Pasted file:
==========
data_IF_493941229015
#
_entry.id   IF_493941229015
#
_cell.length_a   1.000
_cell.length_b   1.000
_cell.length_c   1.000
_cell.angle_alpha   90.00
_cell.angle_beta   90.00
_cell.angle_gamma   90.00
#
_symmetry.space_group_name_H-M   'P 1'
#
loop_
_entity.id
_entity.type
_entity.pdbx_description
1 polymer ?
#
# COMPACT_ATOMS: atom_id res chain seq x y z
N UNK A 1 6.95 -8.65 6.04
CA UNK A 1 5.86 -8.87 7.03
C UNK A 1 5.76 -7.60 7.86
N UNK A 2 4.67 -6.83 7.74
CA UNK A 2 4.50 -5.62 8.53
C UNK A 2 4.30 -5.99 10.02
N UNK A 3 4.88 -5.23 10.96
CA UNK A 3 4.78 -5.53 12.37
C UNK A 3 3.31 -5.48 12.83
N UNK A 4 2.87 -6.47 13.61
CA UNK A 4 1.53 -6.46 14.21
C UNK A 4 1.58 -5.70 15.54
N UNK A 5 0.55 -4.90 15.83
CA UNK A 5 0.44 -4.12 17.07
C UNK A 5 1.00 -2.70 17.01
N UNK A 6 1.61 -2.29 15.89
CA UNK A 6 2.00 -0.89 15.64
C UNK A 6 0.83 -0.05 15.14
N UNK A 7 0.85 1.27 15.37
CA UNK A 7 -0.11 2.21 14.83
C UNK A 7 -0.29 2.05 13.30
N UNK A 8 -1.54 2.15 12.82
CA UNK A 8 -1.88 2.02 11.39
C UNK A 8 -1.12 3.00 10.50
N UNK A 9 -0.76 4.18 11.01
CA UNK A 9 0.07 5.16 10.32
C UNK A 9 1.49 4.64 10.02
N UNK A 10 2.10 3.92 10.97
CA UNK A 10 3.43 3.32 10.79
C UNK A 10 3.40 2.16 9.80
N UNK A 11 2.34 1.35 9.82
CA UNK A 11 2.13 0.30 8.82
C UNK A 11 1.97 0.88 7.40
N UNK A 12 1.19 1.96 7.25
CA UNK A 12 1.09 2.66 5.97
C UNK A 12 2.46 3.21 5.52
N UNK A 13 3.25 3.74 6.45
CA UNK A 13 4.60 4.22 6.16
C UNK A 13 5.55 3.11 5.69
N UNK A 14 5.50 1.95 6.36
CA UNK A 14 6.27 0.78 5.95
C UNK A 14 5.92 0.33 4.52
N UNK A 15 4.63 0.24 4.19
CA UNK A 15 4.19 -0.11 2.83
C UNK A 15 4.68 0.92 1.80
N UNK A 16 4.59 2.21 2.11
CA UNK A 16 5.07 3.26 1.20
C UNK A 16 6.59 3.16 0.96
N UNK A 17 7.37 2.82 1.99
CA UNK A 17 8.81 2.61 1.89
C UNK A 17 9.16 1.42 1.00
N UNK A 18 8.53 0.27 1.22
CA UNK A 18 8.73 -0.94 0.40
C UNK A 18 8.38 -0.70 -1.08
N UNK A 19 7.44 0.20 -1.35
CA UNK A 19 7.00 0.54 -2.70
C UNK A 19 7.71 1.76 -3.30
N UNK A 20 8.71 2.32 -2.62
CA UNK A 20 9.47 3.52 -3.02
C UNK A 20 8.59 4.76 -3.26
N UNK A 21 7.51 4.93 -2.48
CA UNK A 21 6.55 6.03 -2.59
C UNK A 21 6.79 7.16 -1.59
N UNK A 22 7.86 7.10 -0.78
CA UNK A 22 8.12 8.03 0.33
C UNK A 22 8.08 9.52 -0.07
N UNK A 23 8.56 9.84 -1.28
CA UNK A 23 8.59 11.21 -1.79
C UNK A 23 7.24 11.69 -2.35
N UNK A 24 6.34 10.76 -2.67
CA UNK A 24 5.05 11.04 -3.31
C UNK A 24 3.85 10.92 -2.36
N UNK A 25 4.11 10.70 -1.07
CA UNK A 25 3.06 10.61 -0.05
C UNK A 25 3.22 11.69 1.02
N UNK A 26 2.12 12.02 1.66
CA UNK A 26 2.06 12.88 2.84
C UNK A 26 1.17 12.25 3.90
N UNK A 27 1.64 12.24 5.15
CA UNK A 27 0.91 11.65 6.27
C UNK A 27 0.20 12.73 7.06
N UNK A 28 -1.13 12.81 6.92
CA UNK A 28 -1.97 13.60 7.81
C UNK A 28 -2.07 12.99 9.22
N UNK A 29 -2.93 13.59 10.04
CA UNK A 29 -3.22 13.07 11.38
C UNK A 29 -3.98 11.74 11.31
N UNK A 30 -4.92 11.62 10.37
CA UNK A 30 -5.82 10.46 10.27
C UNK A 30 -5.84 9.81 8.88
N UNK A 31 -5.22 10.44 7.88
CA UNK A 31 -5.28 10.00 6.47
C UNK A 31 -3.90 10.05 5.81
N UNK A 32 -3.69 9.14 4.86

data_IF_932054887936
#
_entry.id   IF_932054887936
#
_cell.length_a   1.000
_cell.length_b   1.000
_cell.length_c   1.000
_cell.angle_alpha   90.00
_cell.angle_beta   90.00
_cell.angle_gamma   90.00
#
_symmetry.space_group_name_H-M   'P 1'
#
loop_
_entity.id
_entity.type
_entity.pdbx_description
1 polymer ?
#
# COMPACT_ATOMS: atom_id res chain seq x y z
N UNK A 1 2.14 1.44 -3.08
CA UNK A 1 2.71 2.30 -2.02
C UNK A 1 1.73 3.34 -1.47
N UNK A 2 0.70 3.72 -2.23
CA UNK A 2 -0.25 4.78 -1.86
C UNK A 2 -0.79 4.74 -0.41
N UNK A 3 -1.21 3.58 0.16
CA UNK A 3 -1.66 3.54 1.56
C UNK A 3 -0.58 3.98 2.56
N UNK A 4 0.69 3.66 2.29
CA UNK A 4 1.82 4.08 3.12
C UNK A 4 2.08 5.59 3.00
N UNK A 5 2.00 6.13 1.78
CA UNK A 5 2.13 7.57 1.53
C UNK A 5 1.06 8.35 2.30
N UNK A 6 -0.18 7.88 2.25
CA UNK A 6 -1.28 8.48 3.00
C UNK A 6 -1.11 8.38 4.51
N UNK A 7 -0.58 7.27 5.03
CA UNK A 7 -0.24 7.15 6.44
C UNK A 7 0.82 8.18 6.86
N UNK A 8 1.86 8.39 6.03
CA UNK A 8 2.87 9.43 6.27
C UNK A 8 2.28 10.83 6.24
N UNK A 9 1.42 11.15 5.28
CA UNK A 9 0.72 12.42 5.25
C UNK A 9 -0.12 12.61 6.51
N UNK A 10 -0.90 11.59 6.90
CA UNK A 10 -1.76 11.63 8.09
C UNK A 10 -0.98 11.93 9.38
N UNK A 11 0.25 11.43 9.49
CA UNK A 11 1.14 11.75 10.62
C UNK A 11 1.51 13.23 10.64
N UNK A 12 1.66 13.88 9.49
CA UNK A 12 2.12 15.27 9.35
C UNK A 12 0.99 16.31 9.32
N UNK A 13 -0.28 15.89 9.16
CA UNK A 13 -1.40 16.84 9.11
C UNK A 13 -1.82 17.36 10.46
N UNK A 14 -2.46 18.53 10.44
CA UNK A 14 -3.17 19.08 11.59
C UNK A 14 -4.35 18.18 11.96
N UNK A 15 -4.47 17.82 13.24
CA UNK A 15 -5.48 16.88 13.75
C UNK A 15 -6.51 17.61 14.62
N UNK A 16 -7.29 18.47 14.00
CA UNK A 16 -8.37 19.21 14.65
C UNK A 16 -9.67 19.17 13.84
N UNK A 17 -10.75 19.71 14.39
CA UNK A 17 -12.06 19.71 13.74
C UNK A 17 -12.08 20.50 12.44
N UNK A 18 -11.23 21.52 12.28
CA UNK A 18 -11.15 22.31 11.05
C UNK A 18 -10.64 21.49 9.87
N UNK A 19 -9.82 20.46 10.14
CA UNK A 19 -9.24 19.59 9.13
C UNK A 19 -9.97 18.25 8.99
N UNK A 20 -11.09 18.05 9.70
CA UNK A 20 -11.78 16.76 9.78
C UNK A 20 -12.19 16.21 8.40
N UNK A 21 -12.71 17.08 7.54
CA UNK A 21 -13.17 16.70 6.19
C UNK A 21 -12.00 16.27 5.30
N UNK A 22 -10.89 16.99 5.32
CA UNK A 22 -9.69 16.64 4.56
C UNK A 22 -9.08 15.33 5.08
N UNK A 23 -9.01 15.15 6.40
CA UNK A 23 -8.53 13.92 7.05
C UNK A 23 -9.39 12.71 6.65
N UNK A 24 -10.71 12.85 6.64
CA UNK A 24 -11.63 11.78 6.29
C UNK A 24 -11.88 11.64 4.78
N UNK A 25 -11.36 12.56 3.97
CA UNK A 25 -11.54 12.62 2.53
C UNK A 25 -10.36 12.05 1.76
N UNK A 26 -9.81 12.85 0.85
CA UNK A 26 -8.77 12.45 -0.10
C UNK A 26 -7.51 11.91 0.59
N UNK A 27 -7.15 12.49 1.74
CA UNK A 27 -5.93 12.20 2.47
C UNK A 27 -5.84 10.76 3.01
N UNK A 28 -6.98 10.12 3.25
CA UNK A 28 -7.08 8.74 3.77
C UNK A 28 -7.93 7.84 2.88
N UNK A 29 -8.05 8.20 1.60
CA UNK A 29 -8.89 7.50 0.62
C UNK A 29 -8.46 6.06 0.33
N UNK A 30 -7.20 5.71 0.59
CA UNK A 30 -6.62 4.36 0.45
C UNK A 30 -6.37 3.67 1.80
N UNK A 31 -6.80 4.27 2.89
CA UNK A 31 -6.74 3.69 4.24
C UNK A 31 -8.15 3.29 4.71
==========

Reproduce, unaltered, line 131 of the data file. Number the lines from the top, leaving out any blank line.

_entity.pdbx_description